Arthritis UpdateLet's Get Physical!
If you've been diagnosed with arthritis, you know that all sorts of things can trigger discomfort in the affected joint. Perhaps a change in the weather or overuse of that particular joint is enough to bring on an agonizing spell of pain.
While it may seem hard to believe that more activity won't just make the problem worse, exercise is actually one of the best things you can do to help prevent or control your pain and continue to maintain a maximum range of motion.
Exercise has four distinct benefits for arthritis sufferers. First, it helps you maintain your general body conditioning. Second, it helps you stay at your current weight. This is important because it keeps you from putting even more stress on your joints. The third benefit of exercise is that it keeps your muscles in good condition, which helps them to better protect your joints. Finally, since cartilage and joints don't have blood vessels, they must get nourishment from fluids. Exercise keeps fluids flowing to the joints.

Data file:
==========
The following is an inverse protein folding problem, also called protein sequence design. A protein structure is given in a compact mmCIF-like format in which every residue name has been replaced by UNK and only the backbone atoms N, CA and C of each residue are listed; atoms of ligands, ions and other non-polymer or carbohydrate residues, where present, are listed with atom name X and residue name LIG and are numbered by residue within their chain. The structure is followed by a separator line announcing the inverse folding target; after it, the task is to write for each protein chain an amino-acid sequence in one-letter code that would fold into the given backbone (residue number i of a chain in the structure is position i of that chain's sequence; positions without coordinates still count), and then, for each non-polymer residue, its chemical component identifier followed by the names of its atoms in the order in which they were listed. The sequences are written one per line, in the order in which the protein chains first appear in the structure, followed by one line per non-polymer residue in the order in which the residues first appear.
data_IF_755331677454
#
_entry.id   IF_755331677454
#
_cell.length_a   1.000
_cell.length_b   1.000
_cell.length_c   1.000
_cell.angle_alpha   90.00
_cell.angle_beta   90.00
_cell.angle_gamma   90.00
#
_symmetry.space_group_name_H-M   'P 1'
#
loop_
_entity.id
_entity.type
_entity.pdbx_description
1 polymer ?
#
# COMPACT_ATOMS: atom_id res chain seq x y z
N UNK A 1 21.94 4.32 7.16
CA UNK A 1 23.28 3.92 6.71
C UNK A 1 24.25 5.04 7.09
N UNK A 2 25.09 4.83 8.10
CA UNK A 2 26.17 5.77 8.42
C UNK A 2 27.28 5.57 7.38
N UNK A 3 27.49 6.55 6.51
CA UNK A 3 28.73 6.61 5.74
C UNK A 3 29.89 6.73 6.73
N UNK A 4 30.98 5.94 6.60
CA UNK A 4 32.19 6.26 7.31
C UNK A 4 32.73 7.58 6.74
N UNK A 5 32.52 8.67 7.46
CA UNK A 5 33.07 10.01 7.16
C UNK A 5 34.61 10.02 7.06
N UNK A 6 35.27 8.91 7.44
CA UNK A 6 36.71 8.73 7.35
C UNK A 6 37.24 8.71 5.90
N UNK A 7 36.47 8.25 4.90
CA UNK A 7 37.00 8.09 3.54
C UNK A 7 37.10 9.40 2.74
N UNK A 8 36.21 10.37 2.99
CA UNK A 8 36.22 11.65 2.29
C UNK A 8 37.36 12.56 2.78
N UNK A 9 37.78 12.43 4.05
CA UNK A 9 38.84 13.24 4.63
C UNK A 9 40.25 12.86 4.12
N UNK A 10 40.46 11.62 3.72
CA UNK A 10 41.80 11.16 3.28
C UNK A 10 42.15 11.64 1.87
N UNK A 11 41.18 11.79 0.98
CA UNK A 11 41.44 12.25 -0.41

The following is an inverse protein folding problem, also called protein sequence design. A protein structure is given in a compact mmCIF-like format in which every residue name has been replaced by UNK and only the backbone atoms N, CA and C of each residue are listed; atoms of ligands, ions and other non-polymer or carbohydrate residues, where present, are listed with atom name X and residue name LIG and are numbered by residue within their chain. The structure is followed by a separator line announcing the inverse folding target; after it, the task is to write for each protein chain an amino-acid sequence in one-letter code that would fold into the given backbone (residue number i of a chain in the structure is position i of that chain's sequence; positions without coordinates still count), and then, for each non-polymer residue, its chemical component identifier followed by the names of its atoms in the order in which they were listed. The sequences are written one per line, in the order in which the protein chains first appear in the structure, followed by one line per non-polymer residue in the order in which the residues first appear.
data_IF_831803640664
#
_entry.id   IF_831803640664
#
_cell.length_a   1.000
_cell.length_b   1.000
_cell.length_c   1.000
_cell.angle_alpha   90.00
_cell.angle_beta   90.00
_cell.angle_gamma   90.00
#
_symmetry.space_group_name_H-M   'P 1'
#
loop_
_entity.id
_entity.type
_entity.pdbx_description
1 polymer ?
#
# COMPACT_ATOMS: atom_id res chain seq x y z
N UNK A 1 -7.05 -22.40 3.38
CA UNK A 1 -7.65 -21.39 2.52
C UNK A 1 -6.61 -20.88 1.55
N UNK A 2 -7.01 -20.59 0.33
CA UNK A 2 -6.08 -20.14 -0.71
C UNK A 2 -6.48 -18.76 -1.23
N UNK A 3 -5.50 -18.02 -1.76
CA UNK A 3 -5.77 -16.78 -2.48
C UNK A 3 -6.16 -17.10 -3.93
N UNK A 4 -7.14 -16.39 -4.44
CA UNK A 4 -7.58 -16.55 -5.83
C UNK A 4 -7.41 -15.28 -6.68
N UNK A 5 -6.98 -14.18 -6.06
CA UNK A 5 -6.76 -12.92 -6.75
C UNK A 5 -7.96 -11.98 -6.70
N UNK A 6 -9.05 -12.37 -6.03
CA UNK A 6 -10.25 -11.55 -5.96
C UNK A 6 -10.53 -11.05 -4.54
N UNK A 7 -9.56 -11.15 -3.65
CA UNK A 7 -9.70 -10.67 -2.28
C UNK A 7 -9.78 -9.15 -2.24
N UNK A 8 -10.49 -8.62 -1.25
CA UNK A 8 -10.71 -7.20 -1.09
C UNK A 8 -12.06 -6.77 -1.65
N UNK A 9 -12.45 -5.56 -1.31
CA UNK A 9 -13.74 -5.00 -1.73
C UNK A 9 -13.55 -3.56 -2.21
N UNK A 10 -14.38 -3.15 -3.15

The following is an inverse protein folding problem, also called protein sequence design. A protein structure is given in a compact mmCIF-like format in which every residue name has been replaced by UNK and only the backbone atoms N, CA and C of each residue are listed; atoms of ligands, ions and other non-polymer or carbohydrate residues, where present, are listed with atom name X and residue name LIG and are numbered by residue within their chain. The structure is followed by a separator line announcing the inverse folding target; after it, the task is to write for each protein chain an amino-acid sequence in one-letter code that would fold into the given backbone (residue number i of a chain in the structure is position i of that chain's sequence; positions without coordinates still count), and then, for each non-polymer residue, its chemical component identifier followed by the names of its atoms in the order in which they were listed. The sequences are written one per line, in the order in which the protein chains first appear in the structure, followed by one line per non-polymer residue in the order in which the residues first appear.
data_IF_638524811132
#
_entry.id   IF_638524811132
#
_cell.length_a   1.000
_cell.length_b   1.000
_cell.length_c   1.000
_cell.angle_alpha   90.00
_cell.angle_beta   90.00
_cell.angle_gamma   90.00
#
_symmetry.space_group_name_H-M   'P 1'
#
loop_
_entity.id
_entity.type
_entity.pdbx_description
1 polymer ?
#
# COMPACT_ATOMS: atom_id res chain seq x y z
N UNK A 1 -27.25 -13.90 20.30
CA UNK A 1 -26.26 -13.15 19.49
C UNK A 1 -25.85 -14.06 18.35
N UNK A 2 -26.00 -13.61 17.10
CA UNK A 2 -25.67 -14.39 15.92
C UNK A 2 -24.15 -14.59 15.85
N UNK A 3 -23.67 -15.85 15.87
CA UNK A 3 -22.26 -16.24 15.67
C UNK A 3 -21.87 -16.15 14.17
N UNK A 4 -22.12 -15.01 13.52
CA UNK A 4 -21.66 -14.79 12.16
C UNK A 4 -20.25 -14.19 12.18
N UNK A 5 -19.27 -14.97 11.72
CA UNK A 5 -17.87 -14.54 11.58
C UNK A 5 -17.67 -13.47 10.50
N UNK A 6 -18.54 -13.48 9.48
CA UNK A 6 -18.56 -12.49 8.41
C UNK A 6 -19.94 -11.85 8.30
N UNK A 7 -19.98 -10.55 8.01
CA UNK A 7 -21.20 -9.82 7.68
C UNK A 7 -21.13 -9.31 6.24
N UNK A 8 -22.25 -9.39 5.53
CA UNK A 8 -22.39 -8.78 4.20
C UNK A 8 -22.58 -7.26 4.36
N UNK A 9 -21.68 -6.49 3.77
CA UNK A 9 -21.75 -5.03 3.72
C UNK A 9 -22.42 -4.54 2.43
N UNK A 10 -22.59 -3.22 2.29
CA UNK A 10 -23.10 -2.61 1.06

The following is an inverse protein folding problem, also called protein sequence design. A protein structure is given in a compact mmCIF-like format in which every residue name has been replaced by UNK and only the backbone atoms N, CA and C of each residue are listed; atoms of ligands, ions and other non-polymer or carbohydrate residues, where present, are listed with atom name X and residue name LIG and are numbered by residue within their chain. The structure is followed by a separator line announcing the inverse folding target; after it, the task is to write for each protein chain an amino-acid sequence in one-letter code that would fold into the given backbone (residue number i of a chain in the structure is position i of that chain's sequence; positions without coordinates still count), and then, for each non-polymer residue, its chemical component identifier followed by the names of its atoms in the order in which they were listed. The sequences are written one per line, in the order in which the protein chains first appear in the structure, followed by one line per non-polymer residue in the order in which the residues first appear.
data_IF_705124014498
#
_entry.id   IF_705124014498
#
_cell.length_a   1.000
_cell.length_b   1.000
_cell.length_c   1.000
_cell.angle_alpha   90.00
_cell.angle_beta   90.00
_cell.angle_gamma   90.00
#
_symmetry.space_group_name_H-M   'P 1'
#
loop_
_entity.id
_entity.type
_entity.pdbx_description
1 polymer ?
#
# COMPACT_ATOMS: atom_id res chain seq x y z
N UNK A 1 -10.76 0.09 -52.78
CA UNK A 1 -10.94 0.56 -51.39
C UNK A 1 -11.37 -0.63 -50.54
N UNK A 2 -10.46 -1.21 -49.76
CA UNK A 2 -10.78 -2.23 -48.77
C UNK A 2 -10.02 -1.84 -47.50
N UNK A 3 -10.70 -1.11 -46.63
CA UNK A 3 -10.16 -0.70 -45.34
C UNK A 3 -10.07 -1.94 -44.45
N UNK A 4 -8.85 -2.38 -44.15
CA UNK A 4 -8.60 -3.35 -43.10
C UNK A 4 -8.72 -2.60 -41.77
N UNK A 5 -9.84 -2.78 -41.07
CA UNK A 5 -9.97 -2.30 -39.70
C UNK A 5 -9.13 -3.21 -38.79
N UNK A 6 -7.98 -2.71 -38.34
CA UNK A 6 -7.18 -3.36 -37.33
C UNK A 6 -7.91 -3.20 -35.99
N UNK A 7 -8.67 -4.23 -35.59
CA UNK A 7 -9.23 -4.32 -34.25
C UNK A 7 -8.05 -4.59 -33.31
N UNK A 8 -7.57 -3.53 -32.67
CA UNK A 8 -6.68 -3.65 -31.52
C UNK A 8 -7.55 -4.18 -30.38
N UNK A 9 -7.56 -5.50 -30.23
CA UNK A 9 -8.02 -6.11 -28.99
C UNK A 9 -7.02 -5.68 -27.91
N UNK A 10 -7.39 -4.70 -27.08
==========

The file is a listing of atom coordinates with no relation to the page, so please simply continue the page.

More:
Your physician or physical therapist (if your doctor refers you to one) can recommend an exercise program that's right for you. Appropriate, regular exercise - especially stretching or yoga - will most likely increase your flexibility and your strength and help you go about your daily business with less pain and fatigue.
When Enough is Enough
With an estimated 43 million Americans currently suffering from arthritis, it has become the leading cause of pain and disability in the United States. And when arthritis becomes so severe that it cripples the patient, joint replacement surgery is often recommended.
Joint replacement is most commonly performed on the hip or knee and involves replacing one or more parts of a damaged joint with a plastic or steel device.Return to LEARN MORE